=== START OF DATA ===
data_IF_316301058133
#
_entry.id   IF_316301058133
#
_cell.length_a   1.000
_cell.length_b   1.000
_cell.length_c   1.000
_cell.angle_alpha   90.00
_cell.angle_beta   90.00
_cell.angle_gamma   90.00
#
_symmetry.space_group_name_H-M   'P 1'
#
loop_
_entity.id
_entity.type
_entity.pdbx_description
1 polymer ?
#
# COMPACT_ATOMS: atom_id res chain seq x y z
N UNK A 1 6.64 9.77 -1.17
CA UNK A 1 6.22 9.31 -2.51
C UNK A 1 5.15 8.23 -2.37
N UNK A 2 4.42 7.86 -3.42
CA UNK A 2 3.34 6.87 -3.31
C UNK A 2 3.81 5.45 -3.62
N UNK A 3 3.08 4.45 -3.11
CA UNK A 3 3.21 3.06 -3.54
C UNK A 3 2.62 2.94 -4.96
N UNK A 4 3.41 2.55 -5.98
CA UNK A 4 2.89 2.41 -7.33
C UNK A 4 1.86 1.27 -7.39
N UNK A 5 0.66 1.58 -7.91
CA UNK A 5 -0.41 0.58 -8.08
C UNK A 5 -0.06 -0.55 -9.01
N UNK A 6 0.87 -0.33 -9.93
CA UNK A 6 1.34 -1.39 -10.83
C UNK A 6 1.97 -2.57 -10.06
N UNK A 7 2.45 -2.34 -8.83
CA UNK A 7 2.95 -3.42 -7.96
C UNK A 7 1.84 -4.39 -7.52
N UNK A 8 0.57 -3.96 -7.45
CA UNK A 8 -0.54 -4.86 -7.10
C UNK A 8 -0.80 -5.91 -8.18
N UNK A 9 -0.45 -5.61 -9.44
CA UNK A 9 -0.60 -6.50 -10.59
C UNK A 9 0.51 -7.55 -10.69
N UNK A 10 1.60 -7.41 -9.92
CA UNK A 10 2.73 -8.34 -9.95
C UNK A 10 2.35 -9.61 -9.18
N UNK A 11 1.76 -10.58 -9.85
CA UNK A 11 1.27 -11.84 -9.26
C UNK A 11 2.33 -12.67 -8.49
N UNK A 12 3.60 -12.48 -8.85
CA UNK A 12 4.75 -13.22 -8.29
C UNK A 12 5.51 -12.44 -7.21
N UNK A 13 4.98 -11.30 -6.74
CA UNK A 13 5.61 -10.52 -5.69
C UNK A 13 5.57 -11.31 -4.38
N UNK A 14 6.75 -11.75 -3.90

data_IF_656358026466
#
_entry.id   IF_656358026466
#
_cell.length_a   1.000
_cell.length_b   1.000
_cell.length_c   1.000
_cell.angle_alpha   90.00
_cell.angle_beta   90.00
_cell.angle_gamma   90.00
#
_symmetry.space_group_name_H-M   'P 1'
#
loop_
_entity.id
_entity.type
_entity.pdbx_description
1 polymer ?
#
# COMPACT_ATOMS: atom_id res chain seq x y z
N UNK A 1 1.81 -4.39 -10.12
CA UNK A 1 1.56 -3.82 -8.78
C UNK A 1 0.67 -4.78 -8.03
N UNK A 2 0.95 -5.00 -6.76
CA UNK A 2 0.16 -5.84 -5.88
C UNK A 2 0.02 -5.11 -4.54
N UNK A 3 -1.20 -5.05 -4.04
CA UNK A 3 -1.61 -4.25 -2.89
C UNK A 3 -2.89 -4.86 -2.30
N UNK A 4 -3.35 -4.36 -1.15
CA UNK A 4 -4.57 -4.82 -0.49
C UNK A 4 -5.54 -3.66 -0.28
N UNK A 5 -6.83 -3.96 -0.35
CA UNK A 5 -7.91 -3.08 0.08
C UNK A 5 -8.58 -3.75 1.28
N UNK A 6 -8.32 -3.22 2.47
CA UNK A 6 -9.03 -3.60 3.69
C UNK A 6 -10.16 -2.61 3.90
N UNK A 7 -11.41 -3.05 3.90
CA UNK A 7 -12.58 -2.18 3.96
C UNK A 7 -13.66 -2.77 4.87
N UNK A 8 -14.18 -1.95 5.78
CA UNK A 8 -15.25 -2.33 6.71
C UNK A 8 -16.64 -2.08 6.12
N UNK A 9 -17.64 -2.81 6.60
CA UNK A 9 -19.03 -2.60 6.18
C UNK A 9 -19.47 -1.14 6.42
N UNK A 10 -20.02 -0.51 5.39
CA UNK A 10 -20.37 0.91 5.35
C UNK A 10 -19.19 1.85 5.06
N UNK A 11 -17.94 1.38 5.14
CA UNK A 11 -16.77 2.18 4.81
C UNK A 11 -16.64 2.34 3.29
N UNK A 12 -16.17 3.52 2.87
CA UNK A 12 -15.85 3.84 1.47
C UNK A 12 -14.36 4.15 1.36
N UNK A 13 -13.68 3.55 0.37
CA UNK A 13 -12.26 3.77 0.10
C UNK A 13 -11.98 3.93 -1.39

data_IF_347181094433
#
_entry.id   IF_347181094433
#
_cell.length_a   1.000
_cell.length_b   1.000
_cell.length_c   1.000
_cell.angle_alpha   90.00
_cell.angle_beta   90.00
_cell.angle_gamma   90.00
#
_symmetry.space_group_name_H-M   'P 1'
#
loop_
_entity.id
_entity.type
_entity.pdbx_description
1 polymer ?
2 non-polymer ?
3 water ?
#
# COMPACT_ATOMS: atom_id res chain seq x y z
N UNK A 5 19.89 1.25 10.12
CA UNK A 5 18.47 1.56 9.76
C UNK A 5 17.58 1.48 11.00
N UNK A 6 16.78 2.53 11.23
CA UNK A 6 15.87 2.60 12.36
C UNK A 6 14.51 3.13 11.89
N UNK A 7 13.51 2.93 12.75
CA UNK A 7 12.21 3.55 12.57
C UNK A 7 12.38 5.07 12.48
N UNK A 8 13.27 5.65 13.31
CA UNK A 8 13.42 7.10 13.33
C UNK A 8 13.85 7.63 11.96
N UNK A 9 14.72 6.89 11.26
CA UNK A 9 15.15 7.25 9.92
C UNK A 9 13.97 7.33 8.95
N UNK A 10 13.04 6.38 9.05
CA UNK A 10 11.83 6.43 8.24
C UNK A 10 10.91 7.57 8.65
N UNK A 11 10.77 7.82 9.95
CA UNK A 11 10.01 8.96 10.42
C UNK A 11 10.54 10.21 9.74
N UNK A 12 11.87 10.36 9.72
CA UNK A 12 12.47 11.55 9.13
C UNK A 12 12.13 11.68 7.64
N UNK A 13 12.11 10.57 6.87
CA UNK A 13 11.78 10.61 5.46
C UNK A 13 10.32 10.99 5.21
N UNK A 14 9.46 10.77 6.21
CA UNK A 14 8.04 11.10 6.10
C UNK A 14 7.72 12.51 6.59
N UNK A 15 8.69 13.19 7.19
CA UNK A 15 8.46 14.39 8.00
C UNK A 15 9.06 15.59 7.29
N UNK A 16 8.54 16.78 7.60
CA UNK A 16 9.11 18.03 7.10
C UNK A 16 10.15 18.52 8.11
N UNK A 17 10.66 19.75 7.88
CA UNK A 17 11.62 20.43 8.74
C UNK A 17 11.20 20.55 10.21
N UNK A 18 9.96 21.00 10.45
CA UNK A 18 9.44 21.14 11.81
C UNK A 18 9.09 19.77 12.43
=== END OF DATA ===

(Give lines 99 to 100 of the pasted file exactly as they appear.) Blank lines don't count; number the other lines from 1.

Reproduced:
N UNK A 7 -11.41 -3.05 3.90
CA UNK A 7 -12.58 -2.18 3.96